Experts said this situation underscores the importance of press freedoms, not only in America, but around the world.
"You cannot make good policy without good information," said Joel Simon, deputy director of the Committee to Protect Journalists.
Many journalists are warning, as Canada's Foreign Affairs Minister Bill Graham did this month, against using the war on terror as "a pretext for repression."
In November, a Pew Research Poll of Americans found that half of the respondents felt the military should exert more control over news about the war, and 40 percent thought the media should decide how to report it.
Kavi Chongkittavorn, editor of Thailand's The Nation, one of the most influential dailies in Southeast Asia, said similar circumstances exist in his country, traditionally home to one of the freest presses in the region.
Thailand was recently the focus of media criticism after it threatened to expel two journalists from the Far Eastern Economic Review for reporting on poor relations between the prime minister, Thaksin Shinawatra, and King Bhumibol Adulyadej.
Chongkittavorn said the prime minister has tightened his grip on the press in a quest for absolute power, and that he has been encouraged by Washington's interest in having Thai cooperation in the war on terror.
The government has begun rewarding friendly publications with advertising revenue, and withholding it from unfriendly ones, Chongkittavorn said.
Chongkittavorn added that the prime minister has tried to buy media outlets, attacked the credibility of prominent journalists he didn't like, and withheld access to himself and certain government officials from some publications he didn't like.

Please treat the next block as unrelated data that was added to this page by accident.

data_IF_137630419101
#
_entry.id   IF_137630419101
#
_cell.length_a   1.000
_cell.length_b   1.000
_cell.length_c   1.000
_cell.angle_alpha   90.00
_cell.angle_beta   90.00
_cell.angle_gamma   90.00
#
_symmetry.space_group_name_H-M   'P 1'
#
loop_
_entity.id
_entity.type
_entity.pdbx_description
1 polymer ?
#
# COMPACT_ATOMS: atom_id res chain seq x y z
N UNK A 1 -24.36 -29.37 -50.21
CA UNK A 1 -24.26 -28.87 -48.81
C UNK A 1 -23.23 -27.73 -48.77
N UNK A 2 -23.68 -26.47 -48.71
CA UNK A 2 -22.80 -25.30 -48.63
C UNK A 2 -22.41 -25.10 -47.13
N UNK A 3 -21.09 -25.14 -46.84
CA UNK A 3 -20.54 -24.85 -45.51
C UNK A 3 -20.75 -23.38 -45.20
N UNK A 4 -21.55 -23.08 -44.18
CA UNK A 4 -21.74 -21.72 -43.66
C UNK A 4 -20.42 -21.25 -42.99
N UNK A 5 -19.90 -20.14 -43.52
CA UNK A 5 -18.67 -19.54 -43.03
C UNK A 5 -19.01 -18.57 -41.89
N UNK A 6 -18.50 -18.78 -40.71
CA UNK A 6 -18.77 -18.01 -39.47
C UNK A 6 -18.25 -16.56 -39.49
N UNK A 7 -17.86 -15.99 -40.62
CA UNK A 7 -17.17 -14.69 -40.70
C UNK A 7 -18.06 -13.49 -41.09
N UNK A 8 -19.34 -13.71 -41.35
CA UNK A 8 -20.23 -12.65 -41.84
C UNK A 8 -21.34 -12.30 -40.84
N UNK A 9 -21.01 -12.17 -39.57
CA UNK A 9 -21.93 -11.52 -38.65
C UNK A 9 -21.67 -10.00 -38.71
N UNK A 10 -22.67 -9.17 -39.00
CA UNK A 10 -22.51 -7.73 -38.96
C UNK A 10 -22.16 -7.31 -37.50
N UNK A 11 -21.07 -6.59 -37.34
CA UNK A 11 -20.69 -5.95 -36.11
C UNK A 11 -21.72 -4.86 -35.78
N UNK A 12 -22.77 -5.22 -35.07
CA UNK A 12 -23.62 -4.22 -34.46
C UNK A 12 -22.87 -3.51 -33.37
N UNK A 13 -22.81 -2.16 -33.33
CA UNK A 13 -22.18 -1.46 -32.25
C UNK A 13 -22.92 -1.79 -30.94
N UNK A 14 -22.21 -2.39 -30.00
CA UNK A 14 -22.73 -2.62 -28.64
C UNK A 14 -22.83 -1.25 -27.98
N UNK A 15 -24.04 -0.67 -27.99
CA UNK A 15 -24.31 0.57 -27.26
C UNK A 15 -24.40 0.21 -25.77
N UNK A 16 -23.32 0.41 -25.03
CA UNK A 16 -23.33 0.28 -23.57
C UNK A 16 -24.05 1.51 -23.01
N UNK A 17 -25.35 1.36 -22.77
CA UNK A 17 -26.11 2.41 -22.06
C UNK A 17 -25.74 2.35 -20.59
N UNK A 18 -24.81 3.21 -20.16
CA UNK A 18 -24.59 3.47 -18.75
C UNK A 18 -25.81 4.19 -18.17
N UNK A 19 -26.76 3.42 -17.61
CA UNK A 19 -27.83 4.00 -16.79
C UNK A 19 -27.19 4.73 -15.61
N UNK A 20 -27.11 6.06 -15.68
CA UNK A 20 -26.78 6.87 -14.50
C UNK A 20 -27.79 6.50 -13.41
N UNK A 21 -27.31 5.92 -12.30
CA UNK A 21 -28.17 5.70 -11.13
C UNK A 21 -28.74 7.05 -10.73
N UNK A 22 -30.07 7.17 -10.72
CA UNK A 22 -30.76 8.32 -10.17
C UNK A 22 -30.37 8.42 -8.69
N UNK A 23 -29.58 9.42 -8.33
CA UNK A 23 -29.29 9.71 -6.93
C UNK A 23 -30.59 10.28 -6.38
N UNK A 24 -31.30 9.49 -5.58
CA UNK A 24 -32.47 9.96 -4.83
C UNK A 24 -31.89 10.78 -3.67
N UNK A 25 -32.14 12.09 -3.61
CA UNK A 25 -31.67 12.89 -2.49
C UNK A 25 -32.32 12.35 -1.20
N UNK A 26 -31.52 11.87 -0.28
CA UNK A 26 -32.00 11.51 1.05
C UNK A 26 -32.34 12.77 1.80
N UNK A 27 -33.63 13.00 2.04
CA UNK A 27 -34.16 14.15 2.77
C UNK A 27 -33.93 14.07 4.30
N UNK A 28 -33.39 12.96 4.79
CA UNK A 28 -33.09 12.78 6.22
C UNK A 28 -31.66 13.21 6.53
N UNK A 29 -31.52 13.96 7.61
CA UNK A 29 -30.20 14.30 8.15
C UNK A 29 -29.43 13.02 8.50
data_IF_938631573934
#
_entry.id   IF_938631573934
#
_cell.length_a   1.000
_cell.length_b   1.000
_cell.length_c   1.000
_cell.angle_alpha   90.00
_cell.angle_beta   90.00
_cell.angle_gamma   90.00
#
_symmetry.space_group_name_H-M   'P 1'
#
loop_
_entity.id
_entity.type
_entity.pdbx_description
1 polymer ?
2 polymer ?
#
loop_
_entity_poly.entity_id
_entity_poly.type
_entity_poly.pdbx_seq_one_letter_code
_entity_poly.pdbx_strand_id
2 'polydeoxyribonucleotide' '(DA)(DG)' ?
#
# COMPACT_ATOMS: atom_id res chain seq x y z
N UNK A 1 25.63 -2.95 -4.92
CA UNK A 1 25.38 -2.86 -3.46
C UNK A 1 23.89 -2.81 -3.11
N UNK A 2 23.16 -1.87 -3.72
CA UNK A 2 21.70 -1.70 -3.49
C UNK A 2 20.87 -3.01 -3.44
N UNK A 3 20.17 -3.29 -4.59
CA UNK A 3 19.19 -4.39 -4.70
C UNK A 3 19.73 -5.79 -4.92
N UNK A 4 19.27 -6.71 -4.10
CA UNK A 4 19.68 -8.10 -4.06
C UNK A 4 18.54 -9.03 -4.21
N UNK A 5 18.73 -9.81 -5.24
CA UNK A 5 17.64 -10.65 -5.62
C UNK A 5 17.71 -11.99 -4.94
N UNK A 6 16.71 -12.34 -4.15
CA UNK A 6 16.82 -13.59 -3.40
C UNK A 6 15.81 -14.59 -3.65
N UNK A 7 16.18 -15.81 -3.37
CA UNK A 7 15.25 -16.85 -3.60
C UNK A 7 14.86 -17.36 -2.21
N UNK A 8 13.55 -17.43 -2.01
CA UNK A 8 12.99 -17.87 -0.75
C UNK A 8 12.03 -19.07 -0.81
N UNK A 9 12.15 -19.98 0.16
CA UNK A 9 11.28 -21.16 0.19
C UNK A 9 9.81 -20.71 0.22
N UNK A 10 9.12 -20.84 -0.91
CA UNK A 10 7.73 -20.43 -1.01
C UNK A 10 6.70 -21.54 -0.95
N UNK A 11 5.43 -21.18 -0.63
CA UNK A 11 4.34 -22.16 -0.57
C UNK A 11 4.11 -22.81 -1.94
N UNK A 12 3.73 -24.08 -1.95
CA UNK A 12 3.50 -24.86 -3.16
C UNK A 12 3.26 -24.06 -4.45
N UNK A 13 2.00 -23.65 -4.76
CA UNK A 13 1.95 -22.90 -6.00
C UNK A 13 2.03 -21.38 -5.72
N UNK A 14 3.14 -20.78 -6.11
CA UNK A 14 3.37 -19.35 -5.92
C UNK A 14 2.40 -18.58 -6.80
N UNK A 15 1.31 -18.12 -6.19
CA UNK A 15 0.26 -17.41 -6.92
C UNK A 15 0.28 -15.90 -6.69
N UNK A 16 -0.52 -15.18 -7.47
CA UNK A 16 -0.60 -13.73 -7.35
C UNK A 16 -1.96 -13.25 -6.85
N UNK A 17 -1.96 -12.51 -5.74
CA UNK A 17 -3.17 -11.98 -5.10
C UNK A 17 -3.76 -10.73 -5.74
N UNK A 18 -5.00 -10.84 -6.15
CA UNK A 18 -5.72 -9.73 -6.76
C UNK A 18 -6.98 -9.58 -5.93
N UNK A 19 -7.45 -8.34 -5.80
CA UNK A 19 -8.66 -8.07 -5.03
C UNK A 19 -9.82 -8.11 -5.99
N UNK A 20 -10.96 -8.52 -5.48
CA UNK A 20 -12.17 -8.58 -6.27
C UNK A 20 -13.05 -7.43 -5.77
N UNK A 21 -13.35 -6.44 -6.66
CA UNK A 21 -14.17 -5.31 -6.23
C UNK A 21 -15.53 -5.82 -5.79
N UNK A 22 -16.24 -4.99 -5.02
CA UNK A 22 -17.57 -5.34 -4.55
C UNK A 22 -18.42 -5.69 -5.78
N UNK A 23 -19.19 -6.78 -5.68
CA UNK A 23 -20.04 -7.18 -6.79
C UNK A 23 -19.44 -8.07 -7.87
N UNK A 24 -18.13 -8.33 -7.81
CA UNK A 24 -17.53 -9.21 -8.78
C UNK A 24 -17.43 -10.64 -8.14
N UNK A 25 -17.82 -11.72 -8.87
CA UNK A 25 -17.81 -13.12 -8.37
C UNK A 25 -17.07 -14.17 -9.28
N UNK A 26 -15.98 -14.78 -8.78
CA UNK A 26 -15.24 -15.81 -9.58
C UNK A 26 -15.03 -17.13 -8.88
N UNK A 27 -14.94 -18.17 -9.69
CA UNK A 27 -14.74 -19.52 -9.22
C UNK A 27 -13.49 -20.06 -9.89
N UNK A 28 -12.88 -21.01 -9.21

"Thailand for the first time is making Malaysia and Burma feel at home," he said.
Malaysia and Burma are notoriously press-unfriendly countries. Since 1984, Malaysia has required journalists to get licenses annually. Because they must pass the scrutiny of the government every year, such a policy in effect compels journalists there to self-censor.
In Burma, the government is extremely sensitive to bad news and criticism. Something as harmless as an anti-government joke can lead to summary imprisonment.
The new confidence in state-controlled media has myriad dangerous consequences, many journalists said.
The press' job is to expose corruption, they said. But when there are handicaps on an independent press, corruption is allowed to thrive.
As a result, "there is so much disappointment, so much frustration that people turn to terrorism and all kinds of desperate acts," Sebhai said.
In Pakistan, journalists are prohibited from covering allegations of corruption involving the military, Sehbai said, — even though the military has provided the bulk of Pakistan's leaders for the 50-plus years of its existence.
And when these rules are violated, there are huge prices to be paid. Sehbai still remembers what happened when one of his chief reporters decided to go ahead with a report on a general: He was "taken from his car, and beaten blue and black with jackboot marks all over his shoulders," Sehbai said.
When state controls on the press are taken to an extreme, the results can be ridiculous.
In notoriously insular North Korea, on Sept. 12, the day after what many journalists consider the biggest story in their lifetimes, "America in great panic" was only the second story reported.